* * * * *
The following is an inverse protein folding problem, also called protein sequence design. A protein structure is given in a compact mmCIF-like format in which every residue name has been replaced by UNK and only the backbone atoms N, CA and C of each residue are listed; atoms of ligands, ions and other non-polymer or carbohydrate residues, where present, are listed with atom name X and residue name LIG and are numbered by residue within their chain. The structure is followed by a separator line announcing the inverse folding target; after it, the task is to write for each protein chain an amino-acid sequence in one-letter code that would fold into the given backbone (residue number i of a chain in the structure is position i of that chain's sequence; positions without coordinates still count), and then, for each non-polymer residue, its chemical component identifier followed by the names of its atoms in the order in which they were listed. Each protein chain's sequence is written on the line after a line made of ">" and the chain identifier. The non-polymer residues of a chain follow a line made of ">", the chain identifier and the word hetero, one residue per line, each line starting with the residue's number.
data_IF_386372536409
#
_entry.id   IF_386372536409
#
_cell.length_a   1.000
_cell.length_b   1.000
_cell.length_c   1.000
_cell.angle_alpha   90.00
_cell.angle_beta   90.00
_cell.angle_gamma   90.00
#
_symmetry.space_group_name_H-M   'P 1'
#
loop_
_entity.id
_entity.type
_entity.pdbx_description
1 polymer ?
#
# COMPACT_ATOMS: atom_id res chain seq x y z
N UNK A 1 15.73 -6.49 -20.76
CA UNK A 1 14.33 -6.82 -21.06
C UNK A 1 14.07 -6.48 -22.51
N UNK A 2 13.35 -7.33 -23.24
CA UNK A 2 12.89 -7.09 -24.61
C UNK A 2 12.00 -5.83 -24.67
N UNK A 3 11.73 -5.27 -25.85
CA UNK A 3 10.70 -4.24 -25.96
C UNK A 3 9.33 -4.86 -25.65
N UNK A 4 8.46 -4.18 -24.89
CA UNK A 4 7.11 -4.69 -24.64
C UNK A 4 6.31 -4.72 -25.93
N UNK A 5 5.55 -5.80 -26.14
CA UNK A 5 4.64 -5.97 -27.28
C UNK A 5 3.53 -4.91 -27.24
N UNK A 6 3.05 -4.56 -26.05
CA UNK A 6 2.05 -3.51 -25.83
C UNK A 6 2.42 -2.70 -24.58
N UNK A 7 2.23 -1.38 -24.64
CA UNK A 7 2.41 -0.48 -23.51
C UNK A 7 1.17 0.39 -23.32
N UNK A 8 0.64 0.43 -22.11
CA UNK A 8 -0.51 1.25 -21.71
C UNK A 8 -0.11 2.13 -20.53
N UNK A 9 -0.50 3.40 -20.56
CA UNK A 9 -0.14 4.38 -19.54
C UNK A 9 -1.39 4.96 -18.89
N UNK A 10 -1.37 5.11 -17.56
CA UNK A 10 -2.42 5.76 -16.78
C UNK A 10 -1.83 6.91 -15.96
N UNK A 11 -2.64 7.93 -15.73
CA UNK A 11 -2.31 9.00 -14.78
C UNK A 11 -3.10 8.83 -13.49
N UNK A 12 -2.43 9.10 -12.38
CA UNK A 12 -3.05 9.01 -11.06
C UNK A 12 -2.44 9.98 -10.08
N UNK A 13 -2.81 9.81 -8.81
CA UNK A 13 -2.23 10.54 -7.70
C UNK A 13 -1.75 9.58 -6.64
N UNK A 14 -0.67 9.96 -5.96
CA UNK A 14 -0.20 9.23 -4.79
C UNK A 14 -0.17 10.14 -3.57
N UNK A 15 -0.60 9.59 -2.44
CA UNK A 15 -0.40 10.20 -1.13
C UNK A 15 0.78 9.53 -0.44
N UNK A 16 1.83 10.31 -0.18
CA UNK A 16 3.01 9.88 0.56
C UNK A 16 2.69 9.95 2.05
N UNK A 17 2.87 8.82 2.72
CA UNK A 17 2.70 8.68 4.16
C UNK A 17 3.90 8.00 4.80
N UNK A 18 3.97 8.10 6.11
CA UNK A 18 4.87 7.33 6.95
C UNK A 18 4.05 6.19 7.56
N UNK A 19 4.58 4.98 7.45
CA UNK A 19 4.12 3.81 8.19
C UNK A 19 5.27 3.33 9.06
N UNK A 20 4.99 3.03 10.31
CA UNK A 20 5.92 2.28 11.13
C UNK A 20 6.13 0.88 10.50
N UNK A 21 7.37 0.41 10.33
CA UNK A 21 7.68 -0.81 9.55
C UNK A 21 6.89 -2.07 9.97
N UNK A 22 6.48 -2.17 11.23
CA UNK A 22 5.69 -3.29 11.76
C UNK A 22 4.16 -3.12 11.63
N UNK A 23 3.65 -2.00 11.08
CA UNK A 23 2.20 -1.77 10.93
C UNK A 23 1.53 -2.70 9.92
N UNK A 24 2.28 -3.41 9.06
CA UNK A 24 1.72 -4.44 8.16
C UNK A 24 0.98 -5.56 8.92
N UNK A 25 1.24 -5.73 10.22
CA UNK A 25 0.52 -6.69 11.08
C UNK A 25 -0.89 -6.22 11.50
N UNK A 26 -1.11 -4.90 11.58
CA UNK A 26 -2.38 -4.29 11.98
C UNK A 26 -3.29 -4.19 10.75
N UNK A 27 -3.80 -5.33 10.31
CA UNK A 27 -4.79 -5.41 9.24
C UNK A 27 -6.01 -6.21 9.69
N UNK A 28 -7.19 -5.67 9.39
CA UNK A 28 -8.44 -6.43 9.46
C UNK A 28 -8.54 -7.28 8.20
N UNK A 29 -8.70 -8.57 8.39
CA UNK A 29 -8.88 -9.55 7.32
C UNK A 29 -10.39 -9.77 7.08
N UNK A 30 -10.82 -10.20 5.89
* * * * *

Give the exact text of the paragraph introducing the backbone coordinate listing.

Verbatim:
The following is an inverse protein folding problem, also called protein sequence design. A protein structure is given in a compact mmCIF-like format in which every residue name has been replaced by UNK and only the backbone atoms N, CA and C of each residue are listed; atoms of ligands, ions and other non-polymer or carbohydrate residues, where present, are listed with atom name X and residue name LIG and are numbered by residue within their chain. The structure is followed by a separator line announcing the inverse folding target; after it, the task is to write for each protein chain an amino-acid sequence in one-letter code that would fold into the given backbone (residue number i of a chain in the structure is position i of that chain's sequence; positions without coordinates still count), and then, for each non-polymer residue, its chemical component identifier followed by the names of its atoms in the order in which they were listed. Each protein chain's sequence is written on the line after a line made of ">" and the chain identifier. The non-polymer residues of a chain follow a line made of ">", the chain identifier and the word hetero, one residue per line, each line starting with the residue's number.